Lakes hotelier rearing own beef
TWO Japanese Wagyu embryo-bred bull calves are being reared by Lakes hotelier and farmer Jonathan Denby.
It is the first stage of his breeding project to eventually provide luxury steaks for his three hotel restaurants. Wagyu or Kobe-style beef, is often tagged the ‘Caviar of the meat world’ due to the tender, succulent meat.
Mr Denby imported the embryos from Japan and these were implanted in two Galloway heifers on his farm.
Mr Denby said: “The main purpose of this programme is to breed from these animals. We have inserted eight embryos altogether and expect another two or three Wagyu to be born, perhaps one in August and two at Christmas.”
The cows are among the most pampered in the world and in order to ensure they are kept in tip top condition, Mr Denby plans to continue the Wagyu tradition of feeding them beer - in this case the Lake District specials of Hawkshead Bitter and Lakeland Gold - as well as playing classical music to help them relax. The cattle will also be massaged in a technique to improve the tenderness of the meat.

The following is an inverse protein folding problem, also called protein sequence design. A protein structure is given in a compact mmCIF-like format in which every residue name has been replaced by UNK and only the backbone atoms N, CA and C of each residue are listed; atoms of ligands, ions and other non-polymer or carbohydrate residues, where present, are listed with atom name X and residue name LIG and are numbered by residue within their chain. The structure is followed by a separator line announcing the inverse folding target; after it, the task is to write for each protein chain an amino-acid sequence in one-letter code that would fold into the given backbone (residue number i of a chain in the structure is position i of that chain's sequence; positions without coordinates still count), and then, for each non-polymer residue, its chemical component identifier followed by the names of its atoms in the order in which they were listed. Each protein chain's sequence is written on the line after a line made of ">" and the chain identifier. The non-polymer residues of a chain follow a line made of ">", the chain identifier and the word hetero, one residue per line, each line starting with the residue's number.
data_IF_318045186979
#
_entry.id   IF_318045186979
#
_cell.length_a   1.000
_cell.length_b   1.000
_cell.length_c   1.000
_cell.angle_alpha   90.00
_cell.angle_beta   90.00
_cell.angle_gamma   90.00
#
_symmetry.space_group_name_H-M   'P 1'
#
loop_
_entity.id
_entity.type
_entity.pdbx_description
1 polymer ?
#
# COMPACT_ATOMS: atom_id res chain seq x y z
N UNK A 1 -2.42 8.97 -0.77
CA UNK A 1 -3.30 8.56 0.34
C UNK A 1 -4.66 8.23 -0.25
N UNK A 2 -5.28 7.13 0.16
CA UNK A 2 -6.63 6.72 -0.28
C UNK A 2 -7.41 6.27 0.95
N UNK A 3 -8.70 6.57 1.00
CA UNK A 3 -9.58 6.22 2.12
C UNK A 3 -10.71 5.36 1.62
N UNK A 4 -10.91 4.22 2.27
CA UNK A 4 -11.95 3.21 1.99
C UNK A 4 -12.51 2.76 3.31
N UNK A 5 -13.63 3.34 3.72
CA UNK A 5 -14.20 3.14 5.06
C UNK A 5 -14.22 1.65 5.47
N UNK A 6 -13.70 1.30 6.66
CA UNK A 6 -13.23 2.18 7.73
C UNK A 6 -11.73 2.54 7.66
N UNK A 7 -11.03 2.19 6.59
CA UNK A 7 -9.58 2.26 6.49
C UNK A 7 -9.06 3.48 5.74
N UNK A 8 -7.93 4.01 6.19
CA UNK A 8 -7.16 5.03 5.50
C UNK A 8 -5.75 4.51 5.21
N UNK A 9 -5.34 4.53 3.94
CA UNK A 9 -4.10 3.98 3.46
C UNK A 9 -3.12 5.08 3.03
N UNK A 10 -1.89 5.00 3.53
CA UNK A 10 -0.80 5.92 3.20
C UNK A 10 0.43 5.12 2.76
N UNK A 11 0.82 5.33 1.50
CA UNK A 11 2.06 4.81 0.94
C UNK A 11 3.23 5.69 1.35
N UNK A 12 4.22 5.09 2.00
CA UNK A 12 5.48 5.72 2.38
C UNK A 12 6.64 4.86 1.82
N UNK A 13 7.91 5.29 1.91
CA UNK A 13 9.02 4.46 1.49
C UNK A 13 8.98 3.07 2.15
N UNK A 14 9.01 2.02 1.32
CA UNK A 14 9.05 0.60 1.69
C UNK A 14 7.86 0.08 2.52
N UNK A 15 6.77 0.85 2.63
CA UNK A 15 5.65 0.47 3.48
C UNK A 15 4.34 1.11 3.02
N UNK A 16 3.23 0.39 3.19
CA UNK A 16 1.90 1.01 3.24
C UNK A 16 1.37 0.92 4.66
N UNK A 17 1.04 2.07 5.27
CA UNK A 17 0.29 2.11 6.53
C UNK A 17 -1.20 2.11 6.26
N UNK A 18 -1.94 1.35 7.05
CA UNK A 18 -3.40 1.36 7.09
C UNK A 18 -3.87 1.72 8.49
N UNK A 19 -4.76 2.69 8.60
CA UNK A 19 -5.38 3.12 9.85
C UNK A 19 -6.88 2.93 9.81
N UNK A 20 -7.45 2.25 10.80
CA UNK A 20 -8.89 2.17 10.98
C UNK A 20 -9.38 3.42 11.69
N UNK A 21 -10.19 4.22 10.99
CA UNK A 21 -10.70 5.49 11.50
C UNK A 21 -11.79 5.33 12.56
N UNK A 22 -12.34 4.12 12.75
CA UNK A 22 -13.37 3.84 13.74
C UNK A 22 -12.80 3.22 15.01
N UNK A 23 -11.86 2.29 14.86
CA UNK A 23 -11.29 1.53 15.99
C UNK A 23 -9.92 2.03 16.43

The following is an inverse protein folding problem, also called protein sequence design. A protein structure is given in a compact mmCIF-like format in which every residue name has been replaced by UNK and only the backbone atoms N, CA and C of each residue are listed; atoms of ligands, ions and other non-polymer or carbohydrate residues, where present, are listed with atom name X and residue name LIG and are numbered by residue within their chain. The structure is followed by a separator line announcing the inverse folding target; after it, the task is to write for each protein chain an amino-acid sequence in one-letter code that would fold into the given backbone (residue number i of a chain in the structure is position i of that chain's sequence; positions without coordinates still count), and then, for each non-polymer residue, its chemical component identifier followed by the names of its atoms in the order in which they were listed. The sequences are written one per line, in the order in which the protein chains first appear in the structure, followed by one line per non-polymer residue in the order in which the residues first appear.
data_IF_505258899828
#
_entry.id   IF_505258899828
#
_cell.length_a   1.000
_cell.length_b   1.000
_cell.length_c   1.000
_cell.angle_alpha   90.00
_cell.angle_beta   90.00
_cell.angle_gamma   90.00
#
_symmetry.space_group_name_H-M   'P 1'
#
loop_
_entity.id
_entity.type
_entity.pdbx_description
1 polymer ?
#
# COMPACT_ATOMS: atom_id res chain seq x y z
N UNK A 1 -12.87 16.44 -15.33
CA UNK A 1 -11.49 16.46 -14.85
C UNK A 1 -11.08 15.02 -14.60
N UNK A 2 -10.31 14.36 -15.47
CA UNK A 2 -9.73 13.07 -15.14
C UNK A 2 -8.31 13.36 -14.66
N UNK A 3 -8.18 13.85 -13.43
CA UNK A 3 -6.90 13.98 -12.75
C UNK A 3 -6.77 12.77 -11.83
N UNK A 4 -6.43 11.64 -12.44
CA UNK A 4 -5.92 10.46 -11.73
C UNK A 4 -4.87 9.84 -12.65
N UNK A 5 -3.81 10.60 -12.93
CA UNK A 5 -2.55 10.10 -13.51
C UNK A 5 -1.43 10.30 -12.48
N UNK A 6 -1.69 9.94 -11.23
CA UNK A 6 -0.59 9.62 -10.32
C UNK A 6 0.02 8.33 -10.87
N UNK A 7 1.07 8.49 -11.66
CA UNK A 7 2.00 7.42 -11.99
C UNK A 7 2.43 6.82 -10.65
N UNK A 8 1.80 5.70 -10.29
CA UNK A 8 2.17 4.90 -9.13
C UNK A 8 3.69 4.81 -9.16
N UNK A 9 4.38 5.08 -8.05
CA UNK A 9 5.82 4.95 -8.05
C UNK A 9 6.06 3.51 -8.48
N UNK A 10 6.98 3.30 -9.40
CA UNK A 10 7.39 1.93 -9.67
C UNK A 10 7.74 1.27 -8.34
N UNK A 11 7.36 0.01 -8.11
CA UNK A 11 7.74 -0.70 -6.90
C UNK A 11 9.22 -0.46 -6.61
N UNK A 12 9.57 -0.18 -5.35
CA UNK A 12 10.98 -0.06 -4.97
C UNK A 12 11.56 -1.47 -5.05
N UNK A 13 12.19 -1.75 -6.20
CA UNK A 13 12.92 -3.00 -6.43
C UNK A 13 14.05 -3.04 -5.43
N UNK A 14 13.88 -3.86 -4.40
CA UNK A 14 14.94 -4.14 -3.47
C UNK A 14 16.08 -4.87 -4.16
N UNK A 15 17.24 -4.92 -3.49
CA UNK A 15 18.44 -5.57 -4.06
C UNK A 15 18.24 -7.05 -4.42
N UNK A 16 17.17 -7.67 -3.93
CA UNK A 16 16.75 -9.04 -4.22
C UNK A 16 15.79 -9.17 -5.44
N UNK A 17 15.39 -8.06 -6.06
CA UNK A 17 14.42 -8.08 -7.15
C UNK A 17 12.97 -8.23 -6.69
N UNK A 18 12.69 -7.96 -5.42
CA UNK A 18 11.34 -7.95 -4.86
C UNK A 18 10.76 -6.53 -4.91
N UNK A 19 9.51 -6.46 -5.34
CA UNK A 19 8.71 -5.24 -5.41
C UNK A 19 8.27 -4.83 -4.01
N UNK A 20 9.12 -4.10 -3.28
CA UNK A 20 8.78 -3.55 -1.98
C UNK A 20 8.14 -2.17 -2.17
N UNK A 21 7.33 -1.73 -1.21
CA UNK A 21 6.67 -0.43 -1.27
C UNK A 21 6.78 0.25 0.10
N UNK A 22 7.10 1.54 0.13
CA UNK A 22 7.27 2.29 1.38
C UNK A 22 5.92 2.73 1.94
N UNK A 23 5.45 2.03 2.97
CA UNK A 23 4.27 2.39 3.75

In August Mr Denby will fly out to Japan in a fact-finding mission to Kobe; the stronghold of Wagyu cattle, in a programme sponsored by the British Embassy in Tokyo.
The majority of restaurants and suppliers offering Wagyu steaks in the UK import the meat but Mr Denby plans to serve it at a reasonable cost that does not hurt the pocket in his South Lakes Hotels chain.
Selfridges sell imported Wagyu for £85 per sandwich, and it can cost up to £500/kg or between £5,000-£10,000 per animal, the record being £125,000.